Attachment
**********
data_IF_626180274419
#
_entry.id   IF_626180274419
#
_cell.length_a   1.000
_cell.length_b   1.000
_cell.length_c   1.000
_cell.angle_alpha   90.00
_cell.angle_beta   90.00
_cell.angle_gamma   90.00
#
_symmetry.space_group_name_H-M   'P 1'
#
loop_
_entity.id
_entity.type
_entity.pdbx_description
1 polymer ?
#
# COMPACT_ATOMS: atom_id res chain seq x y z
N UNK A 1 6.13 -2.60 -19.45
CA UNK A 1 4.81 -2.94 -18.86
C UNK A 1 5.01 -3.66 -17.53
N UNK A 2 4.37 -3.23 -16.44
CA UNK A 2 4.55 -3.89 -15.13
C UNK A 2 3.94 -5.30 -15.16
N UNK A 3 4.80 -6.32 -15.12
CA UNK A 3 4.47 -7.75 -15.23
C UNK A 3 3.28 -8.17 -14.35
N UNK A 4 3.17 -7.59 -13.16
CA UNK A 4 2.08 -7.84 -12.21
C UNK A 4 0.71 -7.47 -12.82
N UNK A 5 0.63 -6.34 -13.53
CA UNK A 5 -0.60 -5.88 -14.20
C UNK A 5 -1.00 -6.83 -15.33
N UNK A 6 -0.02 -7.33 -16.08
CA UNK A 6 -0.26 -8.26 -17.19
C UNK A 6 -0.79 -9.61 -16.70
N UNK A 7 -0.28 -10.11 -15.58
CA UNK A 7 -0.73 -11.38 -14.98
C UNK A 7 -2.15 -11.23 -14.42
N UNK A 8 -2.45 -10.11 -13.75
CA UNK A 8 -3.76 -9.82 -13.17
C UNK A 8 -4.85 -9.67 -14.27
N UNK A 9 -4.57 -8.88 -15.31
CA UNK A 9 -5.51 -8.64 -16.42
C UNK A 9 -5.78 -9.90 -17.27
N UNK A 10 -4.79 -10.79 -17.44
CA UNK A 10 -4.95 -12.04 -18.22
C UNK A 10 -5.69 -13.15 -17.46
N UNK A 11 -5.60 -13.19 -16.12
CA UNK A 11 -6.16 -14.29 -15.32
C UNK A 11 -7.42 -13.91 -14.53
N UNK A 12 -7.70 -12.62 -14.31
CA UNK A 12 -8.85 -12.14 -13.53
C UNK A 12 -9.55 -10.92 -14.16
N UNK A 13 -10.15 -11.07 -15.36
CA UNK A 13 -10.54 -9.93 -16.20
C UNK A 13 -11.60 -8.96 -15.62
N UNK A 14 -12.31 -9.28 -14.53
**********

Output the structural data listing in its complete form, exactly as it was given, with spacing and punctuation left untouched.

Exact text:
data_IF_626180274419
#
_entry.id   IF_626180274419
#
_cell.length_a   1.000
_cell.length_b   1.000
_cell.length_c   1.000
_cell.angle_alpha   90.00
_cell.angle_beta   90.00
_cell.angle_gamma   90.00
#
_symmetry.space_group_name_H-M   'P 1'
#
loop_
_entity.id
_entity.type
_entity.pdbx_description
1 polymer ?
#
# COMPACT_ATOMS: atom_id res chain seq x y z
N UNK A 1 6.13 -2.60 -19.45
CA UNK A 1 4.81 -2.94 -18.86
C UNK A 1 5.01 -3.66 -17.53
N UNK A 2 4.37 -3.23 -16.44
CA UNK A 2 4.55 -3.89 -15.13
C UNK A 2 3.94 -5.30 -15.16
N UNK A 3 4.80 -6.32 -15.12
CA UNK A 3 4.47 -7.75 -15.23
C UNK A 3 3.28 -8.17 -14.35
N UNK A 4 3.17 -7.59 -13.16
CA UNK A 4 2.08 -7.84 -12.21
C UNK A 4 0.71 -7.47 -12.82
N UNK A 5 0.63 -6.34 -13.53
CA UNK A 5 -0.60 -5.88 -14.20
C UNK A 5 -1.00 -6.83 -15.33
N UNK A 6 -0.02 -7.33 -16.08
CA UNK A 6 -0.26 -8.26 -17.19
C UNK A 6 -0.79 -9.61 -16.70
N UNK A 7 -0.28 -10.11 -15.58
CA UNK A 7 -0.73 -11.38 -14.98
C UNK A 7 -2.15 -11.23 -14.42
N UNK A 8 -2.45 -10.11 -13.75
CA UNK A 8 -3.76 -9.82 -13.17
C UNK A 8 -4.85 -9.67 -14.27
N UNK A 9 -4.57 -8.88 -15.31
CA UNK A 9 -5.51 -8.64 -16.42
C UNK A 9 -5.78 -9.90 -17.27
N UNK A 10 -4.79 -10.79 -17.44
CA UNK A 10 -4.95 -12.04 -18.22
C UNK A 10 -5.69 -13.15 -17.46
N UNK A 11 -5.60 -13.19 -16.12
CA UNK A 11 -6.16 -14.29 -15.32
C UNK A 11 -7.42 -13.91 -14.53
N UNK A 12 -7.70 -12.62 -14.31
CA UNK A 12 -8.85 -12.14 -13.53
C UNK A 12 -9.55 -10.92 -14.16
N UNK A 13 -10.15 -11.07 -15.36
CA UNK A 13 -10.54 -9.93 -16.20
C UNK A 13 -11.60 -8.96 -15.62
N UNK A 14 -12.31 -9.28 -14.53